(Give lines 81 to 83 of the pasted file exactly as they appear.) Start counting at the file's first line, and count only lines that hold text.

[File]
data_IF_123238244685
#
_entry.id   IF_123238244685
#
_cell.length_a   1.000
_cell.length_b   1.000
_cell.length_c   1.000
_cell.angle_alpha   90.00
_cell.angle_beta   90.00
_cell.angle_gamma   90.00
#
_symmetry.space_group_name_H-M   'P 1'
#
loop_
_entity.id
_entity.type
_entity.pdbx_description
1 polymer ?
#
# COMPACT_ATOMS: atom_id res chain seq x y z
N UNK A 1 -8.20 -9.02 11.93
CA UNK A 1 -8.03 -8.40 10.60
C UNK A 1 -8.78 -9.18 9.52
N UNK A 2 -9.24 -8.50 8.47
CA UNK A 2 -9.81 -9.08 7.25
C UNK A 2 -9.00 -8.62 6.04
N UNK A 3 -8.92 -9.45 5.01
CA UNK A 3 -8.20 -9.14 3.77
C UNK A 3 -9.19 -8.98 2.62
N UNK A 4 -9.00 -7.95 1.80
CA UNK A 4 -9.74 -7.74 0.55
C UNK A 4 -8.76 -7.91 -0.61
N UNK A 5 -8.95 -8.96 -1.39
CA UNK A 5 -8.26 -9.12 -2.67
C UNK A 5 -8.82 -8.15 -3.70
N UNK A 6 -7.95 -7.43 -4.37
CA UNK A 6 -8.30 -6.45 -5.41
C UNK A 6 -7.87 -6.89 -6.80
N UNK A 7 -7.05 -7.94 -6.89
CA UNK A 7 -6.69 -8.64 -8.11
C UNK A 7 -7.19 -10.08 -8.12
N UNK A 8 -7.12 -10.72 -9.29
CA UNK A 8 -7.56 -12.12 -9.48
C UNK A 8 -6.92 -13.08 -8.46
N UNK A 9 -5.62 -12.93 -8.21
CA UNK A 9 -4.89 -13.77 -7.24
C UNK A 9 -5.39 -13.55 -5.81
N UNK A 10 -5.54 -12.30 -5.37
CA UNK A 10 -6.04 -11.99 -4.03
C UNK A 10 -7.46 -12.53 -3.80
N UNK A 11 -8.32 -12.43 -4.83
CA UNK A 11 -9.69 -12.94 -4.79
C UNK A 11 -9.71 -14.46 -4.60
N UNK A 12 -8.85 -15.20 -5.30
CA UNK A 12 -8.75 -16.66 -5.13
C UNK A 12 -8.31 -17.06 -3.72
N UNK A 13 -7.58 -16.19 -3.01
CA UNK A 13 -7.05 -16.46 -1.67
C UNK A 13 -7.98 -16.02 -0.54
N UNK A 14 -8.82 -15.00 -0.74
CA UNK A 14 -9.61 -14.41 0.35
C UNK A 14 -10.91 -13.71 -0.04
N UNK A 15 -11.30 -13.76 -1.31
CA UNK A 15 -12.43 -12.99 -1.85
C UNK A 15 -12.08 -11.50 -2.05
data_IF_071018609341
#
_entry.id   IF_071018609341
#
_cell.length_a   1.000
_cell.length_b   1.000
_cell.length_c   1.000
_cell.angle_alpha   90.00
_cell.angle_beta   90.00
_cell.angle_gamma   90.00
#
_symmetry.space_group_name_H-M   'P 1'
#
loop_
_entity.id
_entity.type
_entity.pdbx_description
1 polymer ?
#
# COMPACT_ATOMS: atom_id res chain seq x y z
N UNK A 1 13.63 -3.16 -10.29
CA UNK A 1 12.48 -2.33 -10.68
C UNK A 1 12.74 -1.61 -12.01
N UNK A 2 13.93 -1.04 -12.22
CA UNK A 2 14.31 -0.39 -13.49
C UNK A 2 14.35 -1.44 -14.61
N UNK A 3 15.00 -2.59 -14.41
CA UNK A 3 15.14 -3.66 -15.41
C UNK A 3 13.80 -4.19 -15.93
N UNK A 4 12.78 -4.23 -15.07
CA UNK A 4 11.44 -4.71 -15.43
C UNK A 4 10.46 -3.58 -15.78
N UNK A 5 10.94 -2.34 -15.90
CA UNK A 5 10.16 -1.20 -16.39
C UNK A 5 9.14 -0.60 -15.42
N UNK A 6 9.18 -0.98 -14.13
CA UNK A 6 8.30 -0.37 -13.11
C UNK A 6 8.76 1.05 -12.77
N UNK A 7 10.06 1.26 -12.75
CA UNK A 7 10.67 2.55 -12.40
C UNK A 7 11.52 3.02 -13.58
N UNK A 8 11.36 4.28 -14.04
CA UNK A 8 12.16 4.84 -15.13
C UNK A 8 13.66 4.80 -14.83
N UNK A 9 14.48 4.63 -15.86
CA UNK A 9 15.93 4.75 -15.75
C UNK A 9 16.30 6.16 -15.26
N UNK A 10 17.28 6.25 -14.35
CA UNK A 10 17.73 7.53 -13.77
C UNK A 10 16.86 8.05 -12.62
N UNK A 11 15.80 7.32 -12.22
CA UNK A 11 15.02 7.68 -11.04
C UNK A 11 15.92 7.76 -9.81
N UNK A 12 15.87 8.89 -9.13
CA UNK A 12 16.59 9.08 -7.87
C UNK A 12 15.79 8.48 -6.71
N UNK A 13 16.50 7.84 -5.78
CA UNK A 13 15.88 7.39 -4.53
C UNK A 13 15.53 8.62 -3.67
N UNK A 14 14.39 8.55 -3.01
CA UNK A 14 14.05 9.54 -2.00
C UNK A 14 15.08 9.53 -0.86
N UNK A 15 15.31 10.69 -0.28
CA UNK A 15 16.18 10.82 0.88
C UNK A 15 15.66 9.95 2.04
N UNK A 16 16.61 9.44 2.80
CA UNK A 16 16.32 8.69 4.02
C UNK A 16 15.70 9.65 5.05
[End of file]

_entity.type
_entity.pdbx_description
1 polymer ?